• George Hawthorne August 4, 2013 at 10:19 am


    Let me educate you on the law, because, clearly you don’t understand the relevance of SYG in Florida Self-defense cases.

    “Self-defense” and justifiable homicide comes from a common law principle known as the “Castle Doctrine” which says that a person has a right to defend them self and or their property and use deadly force in such defense. Furthermore, this principle is called the “Castle Doctrine” because it derived from old English Common law that said a person can defend their Castle and does not have a duty to retreat from their castle in an attempt to avoid a confrontation.

    However, “SYG” has extended the “castle” to mean that a person has the right to use deadly force and not retreat or avoid a confrontation anywhere that a person is legally occupying.

    This is a vast difference from the past and creates an environment where a person can actually initiate and elevate a confrontational situation (like GZ did by following and profiling TM as a “suspect”)and then use deadly force when the person who did not initiate the confrontation reacts and/or defends themselves. You keep using the fact that GZ was getting his arse whipped in the fight that he initiated by following TM as justification that he killed him.

    However, absent of SYG, GZ would have to justify his actions of profiling and following TM that was the cause of the situation in which TM was killed.

    Teresa furthermore, I already had a copy of the jury instructions and that is where I gave you the one potion that was quoted. Now let me give the entire relevant portions that you reference:

    “An issue in this case is whether George Zimmerman acted in self-defense. It is a defense to the crime of Second Degree Murder, and the lesser included offense of Manslaughter, if the death of Trayvon Martin resulted from the justifiable use of deadly force.

    “Deadly force” means force likely to cause death or great bodily harm. A person is justified in using deadly force if he reasonably believes that such force is necessary to prevent imminent death or great bodily harm to himself.

    In deciding whether George Zimmerman was justified in the use of deadly force, you must judge him by the circumstances by which he was surrounded at the time the force was used. The danger facing George Zimmerman need not have been actual; however, to justify the use of deadly force, the appearance of danger must have been so real that a reasonably cautious and prudent person under the same circumstances would have believed that the danger could be avoided only through the use of that force. Based upon appearances, George Zimmerman must have actually believed that the danger was real.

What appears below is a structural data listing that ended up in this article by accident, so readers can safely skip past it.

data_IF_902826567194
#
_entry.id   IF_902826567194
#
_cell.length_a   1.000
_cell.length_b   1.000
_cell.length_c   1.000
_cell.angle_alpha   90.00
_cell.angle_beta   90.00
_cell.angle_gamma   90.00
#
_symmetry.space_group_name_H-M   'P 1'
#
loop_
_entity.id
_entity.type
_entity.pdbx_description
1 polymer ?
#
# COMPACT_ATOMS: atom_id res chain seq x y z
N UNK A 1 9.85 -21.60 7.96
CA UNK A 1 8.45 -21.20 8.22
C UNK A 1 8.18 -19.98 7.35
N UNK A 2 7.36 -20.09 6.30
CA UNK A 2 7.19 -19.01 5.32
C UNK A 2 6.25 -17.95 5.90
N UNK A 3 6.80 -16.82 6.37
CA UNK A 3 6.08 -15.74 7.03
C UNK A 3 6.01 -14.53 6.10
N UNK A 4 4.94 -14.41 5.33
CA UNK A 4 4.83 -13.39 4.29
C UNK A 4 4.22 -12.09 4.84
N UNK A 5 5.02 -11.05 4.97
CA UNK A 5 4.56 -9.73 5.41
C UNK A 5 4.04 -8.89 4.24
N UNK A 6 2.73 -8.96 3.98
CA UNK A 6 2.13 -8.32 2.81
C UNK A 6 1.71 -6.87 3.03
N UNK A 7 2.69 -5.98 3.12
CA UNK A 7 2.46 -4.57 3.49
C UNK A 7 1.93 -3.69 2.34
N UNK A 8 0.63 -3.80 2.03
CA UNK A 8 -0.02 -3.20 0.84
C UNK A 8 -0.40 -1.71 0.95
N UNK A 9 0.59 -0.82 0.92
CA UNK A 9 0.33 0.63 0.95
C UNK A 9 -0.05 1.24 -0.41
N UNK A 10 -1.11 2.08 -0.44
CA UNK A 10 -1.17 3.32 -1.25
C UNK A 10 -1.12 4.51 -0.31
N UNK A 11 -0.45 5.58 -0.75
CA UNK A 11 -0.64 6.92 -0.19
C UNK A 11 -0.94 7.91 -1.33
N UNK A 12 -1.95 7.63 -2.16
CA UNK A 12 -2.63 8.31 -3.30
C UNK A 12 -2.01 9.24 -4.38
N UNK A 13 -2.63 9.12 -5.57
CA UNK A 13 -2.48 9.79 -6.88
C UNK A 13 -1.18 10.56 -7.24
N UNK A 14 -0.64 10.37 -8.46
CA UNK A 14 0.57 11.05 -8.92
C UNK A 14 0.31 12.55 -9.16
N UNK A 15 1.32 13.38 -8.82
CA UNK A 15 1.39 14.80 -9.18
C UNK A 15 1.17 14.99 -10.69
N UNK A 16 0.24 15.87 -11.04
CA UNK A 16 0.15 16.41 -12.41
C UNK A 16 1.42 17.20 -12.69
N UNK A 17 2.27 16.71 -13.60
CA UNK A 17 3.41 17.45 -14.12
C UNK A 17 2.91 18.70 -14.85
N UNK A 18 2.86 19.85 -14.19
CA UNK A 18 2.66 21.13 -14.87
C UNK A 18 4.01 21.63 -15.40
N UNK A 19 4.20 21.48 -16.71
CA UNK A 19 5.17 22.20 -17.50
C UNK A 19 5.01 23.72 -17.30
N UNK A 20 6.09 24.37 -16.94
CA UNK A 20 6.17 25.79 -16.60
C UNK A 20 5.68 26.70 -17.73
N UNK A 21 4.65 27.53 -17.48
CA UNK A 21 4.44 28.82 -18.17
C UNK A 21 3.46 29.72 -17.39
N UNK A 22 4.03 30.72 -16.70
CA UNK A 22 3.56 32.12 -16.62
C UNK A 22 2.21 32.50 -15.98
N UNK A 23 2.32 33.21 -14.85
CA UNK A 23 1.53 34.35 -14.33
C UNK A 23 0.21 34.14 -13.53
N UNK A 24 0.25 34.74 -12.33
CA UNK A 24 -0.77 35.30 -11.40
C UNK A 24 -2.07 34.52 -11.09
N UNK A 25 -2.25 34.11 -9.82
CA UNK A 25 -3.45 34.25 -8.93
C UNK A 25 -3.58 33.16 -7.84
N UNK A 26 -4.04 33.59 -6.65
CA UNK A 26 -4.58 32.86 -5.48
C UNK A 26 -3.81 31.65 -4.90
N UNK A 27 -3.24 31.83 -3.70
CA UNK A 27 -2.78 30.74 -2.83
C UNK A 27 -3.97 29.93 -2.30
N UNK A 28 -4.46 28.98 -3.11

If George Zimmerman was not engaged in an unlawful activity and was attacked in any place where he had a right to be, he had no duty to retreat and had the right to stand his ground and meet force with force, including deadly force if he reasonably believed that it was necessary to do so to prevent death or great bodily harm to himself or another or to prevent the commission of a forcible felony.

    In considering the issue of self-defense, you may take into account the relative physical abilities and capacities of George Zimmerman and Trayvon Martin.
    If in your consideration of the issue of self-defense you have a reasonable doubt on the question of whether George Zimmerman was justified in the use of deadly force, you should find George Zimmerman not guilty.”

    As you see the issues of “self-defense” in Florida are clearly tied to the principles of SYG’s extension of the “place” in which one does not have to “retreat.”

    Furthermore, the “language” defining “self-defense” is consistent with the language in the actual SYG statute in Florida.

    For the record, I DO think the verdict was CORRECT given the laws in the state of Florida. The issue that is being debated is whether the LAW is CORRECT and does it lead to incidents as the Trayvon Martin homocide.